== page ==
Is an Electric Pressure Washer Powerful? I Tested a Ryobi Pressure Washer to Find out!

I tested Ryobi's 2000-psi pressure washer on my own cars and concrete. Find out how it performed in my hands-on tests.
Glenda Taylor Avatar
A person using the Ryobi pressure washer 2000 PSI to clean a concrete patio

Photo: Glenda Taylor for Bob Vila

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Nothing beats a good pressure washer for blasting dirt and mud from sidewalks, driveways, and dirty cars. I’ve used several gas-powered pressure washers in the past, all of which performed effectively but required regular maintenance and gasoline storage. In addition, I’m not too fond of gas fumes, which tend to give me a headache. I was excited to try out the Ryobi 2000 pressure washer but also a little skeptical.

The only electric pressure washerI’d used before this one delivered painfully weak water pressure—my garden hose with a jet nozzle performed just as well. However, the Ryobi 2000 surprised me by providing a lot more power than I expected. That was pretty impressive, but the tool isn’t perfect. Read on to find out what I liked about this compact power washerand what Ryobi could tweak to make it even better.

The Ryobi 2000 Pressure Washer: At a Glance

Rating: 8.75/10

The Ryobi pressure washer 2000 PSI in front of a garage door with all onboard tools and cords neatly stored
Photo: Glenda Taylor for Bob Vila


  • Pressure output of 2000 pounds per square inch (psi) makes for effective light-to-medium cleaning
  • Comes with a 25-foot high-pressure hose for extended reach
  • Extendable handle makes it easy to pull the pressure washer around
  • Compact and lightweight design is easy to store in garage or shed
  • No fumes and no need to store gasoline, which is flammable


  • Powered by electricity, which means it must be operated near an outlet
  • Might not be powerful enough for tough or heavy-duty cleaning jobs
  • Applying soap requires the use of the dedicated soap nozzle, which is low pressure
  • Only available from The Home Depot (Ryobi is a flagship brand of this retailer)

Get the Ryobi 2000 PSI Pressure Washer at The Home Depot for $239.

What is the Ryobi 2000 pressure washer?

The Ryobi 2000 pressure washer is a corded electric pressure washer designed for cleaning outdoor surfaces. With flat-free wheels and a telescoping handle, this compact pressure washer is easy to roll from spot to spot. It weighs just 29 pounds, which is about 100 pounds lighter than my gas-powered pressure washer, so I had no problem lifting it to the bed of my pickup.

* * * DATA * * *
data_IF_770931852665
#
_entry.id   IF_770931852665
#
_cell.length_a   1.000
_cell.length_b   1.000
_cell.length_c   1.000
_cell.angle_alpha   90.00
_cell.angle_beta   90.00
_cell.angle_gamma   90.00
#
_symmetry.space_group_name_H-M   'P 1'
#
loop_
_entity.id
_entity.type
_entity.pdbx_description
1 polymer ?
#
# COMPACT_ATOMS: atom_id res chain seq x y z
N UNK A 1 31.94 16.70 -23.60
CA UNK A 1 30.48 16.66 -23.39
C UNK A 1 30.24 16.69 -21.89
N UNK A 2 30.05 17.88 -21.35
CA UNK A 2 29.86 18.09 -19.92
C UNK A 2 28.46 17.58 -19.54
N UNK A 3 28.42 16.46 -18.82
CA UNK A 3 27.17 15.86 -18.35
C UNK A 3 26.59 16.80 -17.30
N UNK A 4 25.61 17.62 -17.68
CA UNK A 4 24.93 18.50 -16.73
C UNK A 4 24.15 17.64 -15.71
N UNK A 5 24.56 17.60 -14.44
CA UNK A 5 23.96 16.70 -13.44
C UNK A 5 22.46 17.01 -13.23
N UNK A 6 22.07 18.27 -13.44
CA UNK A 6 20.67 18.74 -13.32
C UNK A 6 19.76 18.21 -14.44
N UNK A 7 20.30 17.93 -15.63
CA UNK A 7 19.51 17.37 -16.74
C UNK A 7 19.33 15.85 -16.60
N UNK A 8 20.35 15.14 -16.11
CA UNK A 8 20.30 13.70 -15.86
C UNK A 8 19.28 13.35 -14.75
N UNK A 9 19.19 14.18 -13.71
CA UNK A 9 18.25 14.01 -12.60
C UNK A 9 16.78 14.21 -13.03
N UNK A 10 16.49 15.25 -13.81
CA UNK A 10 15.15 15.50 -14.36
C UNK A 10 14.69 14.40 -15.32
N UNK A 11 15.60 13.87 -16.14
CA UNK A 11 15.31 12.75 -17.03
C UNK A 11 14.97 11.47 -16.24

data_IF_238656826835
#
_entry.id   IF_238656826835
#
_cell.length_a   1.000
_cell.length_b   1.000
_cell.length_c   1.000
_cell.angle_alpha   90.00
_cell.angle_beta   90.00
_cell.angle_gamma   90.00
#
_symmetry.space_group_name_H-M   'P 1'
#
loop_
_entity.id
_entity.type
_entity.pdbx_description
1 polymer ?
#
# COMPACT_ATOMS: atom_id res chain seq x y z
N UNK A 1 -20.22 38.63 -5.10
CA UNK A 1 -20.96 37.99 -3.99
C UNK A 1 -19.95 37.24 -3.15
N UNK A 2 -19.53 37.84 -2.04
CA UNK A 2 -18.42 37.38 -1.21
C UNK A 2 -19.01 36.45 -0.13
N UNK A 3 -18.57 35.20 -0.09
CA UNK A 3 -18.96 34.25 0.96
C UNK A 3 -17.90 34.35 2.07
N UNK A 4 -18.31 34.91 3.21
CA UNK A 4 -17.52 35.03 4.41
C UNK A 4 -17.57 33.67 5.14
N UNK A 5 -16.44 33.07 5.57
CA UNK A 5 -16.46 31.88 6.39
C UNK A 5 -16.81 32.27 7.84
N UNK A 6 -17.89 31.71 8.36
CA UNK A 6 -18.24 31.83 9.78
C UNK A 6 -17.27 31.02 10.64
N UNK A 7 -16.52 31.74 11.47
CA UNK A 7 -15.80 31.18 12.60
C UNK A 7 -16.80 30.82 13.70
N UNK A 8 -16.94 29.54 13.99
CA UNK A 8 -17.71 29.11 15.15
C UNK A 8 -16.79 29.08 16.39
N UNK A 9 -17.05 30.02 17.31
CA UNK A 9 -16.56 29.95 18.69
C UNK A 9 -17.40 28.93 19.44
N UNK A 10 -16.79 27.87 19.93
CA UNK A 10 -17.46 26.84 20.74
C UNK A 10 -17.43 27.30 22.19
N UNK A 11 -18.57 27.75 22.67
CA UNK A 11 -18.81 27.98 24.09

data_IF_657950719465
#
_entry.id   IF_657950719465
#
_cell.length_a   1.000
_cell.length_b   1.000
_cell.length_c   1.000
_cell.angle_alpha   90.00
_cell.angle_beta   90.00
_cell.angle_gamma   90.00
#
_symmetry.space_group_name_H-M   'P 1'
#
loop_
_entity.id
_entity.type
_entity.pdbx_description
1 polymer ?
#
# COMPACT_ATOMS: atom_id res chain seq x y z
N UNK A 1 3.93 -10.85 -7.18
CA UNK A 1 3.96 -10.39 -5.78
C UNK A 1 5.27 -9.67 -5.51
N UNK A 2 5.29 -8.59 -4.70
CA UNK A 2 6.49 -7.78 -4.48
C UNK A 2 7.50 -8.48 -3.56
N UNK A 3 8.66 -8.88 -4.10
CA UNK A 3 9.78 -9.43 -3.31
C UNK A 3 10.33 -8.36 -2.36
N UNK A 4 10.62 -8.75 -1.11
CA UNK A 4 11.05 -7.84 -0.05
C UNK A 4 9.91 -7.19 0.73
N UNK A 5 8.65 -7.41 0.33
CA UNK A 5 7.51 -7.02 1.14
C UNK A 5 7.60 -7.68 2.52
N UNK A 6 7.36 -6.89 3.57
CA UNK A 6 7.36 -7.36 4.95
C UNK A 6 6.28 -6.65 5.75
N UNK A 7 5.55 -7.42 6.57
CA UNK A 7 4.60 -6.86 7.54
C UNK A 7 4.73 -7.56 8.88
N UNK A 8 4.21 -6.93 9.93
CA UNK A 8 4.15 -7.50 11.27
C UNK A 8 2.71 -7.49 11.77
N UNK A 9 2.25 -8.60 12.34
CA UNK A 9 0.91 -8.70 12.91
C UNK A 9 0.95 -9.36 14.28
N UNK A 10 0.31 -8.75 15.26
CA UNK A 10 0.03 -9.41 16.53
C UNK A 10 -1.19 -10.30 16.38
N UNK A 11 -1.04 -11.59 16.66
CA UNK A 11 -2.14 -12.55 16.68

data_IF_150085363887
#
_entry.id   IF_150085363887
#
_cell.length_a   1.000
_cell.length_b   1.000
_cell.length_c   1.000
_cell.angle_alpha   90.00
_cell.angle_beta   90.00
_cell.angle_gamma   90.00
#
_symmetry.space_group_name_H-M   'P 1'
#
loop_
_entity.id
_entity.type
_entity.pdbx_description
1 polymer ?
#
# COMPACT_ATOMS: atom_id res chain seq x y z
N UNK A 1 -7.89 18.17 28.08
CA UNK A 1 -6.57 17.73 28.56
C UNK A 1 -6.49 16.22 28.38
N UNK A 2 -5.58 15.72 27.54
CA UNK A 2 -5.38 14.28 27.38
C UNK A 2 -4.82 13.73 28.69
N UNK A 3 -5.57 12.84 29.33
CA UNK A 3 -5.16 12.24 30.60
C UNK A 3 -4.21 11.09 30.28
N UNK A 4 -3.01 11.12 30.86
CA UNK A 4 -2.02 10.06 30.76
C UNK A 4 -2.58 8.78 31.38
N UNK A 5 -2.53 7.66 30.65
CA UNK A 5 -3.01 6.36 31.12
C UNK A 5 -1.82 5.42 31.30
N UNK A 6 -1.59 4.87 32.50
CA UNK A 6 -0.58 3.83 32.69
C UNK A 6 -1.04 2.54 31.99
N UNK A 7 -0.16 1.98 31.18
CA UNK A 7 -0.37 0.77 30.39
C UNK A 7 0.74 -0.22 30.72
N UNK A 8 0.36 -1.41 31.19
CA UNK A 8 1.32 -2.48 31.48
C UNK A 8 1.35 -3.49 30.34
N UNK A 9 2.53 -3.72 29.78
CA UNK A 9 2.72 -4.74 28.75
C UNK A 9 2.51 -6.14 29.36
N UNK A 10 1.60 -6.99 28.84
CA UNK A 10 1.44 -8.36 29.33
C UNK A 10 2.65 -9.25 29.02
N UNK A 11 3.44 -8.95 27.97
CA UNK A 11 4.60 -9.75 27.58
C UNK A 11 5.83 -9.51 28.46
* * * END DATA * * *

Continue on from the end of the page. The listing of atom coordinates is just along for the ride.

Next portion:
The Ryobi pressure washer has a 13-amp electric motor that delivers 2,000 psi of water pressure, making it suitable for cleaning driveways, decks, windows, boats, cars, and more. It comes with a turbo nozzle, a soap nozzle, and a standard spray nozzle, all stored on the unit for convenience.

This is an electric corded pressure washer. It comes with a 35-foot cord, which is long enough to reach most areas around a typical home’s exterior, and it features a 25-foot hose that extends its range. The included spray wand comes with a ¼-inch quick-connect coupler that makes it easy to switch nozzles, and the Ryobi features an onboard soap tank.

A close-up of the hose attachment of the Ryobi pressure washer 2000 PSI
Photo: Glenda Taylor for Bob Vila

What type of assembly is required for the Ryobi pressure washer?

It was very simple to set up the pressure washer. I had to install the wheels, which involved sliding them over the axle. They’re held in place by push connectors (included), so no tools were needed for that part.

I had to hunt down a Phillips screwdriver to attach the handle, but that was simple, and the screws came in the box. It took me about 5 minutes to complete those tasks, and after that, the only things left to do were connect the 25-foot high-pressure hose to both the washer and the wand (twist connections) and attach the garden hose (also by twisting). The garden hose connector features a quick-twist attachment, which makes it easy to connect the hose.

A close-up of the Ryobi pressure washer 2000 PSI's one-touch on/off switch and starting instructions
Photo: Glenda Taylor for Bob Vila

Is the Ryobi 2000 pressure washer simple and intuitive to use?

One of the standout features of the Ryobi 2000 power washer is its user-friendly design. Starting the pressure washer was as easy as pushing a button. The top-mounted control panel features a large “on” button in black and a red “off” button. Both are clearly marked and easy to see.

At first, I was concerned because a few seconds after turning the machine on, the motor shut off. Then I realized this was simply a power-saving feature. As soon as I pulled the trigger on the wand, the motor kicked back on and stayed on for as long as I squeezed the trigger. The wand features a quick-connect coupler at the tip, which made it easy for me to switch between nozzles as I tested.

The Ryobi 2000 pressure washer has an extendable handle that can be adjusted with a button, allowing for easy maneuvering. Its compact size and wheels make it easy to roll, and I found I could quickly move it around just by pulling up the handle and tugging it from spot to spot, like a rolling suitcase. Like most wheeled home and garden tools, it rolls better on hard surfaces like concrete than grass, sand, or gravel.

How well does the Ryobi 2000 clean?